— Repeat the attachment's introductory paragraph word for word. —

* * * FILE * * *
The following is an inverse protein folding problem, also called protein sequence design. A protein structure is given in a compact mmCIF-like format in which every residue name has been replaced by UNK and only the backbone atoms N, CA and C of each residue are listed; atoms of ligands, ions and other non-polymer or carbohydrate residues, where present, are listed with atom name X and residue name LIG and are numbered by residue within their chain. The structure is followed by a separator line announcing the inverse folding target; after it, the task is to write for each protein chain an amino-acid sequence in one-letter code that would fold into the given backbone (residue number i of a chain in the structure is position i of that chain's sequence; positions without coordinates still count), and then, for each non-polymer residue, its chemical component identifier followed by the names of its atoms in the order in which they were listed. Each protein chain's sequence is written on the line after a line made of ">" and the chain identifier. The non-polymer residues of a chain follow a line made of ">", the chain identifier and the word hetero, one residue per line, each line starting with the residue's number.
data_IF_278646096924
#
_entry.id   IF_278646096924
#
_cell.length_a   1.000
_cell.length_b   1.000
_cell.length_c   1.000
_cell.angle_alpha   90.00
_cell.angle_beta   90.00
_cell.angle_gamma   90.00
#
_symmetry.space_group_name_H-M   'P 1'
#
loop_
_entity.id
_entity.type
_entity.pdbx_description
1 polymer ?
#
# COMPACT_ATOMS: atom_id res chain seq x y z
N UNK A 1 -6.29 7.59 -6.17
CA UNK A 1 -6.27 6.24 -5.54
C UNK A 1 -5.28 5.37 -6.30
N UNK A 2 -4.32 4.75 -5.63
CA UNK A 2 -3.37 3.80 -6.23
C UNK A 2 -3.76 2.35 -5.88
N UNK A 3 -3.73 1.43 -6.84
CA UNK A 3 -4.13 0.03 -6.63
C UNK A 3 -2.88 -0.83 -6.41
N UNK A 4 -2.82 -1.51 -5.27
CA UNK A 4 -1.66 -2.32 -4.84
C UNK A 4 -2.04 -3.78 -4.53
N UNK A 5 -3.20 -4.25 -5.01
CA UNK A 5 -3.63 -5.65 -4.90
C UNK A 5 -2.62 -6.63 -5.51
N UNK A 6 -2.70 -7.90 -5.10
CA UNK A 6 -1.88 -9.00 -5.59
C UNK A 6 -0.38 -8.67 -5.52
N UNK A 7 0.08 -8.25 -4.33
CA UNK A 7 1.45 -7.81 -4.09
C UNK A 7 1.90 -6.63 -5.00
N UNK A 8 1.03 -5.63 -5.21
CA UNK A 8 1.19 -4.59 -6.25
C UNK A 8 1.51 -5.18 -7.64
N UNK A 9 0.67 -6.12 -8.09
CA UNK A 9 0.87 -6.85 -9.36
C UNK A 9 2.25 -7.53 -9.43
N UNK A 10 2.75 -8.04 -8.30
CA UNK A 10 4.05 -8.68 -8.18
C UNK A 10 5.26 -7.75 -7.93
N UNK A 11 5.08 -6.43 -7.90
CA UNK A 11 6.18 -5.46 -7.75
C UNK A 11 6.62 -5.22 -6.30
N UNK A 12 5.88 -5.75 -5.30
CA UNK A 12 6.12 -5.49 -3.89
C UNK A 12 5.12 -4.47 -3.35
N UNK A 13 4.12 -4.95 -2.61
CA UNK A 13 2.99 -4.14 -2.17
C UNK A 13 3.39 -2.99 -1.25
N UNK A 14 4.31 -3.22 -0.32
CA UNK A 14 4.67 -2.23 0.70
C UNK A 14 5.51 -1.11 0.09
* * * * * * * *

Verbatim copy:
The following is an inverse protein folding problem, also called protein sequence design. A protein structure is given in a compact mmCIF-like format in which every residue name has been replaced by UNK and only the backbone atoms N, CA and C of each residue are listed; atoms of ligands, ions and other non-polymer or carbohydrate residues, where present, are listed with atom name X and residue name LIG and are numbered by residue within their chain. The structure is followed by a separator line announcing the inverse folding target; after it, the task is to write for each protein chain an amino-acid sequence in one-letter code that would fold into the given backbone (residue number i of a chain in the structure is position i of that chain's sequence; positions without coordinates still count), and then, for each non-polymer residue, its chemical component identifier followed by the names of its atoms in the order in which they were listed. Each protein chain's sequence is written on the line after a line made of ">" and the chain identifier. The non-polymer residues of a chain follow a line made of ">", the chain identifier and the word hetero, one residue per line, each line starting with the residue's number.